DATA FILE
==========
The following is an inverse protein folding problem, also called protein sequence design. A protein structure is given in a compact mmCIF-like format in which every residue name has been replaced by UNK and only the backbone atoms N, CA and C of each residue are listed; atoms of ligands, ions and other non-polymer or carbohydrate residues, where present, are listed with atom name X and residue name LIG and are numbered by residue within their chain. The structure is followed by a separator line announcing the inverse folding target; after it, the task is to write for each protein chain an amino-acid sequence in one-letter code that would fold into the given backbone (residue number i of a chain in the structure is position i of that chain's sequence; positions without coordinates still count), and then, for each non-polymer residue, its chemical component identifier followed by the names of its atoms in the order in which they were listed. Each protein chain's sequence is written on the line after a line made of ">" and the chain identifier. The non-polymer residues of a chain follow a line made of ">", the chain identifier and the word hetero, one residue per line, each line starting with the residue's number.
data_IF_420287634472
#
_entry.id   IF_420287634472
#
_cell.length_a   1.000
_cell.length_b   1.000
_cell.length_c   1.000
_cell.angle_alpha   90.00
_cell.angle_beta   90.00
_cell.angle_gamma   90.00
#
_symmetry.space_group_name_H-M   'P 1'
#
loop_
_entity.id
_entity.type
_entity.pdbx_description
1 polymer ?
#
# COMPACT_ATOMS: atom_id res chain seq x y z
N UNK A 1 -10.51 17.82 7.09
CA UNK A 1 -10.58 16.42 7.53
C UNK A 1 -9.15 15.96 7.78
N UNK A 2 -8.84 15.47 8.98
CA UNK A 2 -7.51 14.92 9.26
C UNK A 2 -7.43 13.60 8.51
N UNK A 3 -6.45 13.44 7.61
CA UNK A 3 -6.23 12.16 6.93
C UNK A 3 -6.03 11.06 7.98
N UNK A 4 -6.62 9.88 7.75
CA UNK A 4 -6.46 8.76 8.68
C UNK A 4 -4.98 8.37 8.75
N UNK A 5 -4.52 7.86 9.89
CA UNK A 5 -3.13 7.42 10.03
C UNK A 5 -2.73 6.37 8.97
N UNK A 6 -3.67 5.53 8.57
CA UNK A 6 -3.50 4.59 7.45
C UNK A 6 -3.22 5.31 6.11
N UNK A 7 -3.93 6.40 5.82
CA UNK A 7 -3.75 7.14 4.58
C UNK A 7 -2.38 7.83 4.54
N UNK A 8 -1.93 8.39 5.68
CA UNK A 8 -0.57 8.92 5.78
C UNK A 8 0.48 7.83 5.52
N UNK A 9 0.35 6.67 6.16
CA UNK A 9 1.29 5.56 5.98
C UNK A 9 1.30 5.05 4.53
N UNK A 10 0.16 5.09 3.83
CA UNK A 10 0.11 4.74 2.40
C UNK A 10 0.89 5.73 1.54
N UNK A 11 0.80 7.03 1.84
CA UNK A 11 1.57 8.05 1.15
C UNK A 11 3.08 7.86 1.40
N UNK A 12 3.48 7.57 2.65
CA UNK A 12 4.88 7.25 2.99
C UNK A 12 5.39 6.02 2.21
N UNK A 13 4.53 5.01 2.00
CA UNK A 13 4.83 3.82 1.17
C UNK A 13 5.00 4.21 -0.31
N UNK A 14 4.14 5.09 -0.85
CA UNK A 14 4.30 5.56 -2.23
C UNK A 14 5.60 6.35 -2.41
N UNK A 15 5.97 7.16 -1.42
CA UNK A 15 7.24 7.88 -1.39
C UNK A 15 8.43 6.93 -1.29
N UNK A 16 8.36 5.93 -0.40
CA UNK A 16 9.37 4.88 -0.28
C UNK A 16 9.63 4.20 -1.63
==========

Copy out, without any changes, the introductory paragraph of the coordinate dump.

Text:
The following is an inverse protein folding problem, also called protein sequence design. A protein structure is given in a compact mmCIF-like format in which every residue name has been replaced by UNK and only the backbone atoms N, CA and C of each residue are listed; atoms of ligands, ions and other non-polymer or carbohydrate residues, where present, are listed with atom name X and residue name LIG and are numbered by residue within their chain. The structure is followed by a separator line announcing the inverse folding target; after it, the task is to write for each protein chain an amino-acid sequence in one-letter code that would fold into the given backbone (residue number i of a chain in the structure is position i of that chain's sequence; positions without coordinates still count), and then, for each non-polymer residue, its chemical component identifier followed by the names of its atoms in the order in which they were listed. Each protein chain's sequence is written on the line after a line made of ">" and the chain identifier. The non-polymer residues of a chain follow a line made of ">", the chain identifier and the word hetero, one residue per line, each line starting with the residue's number.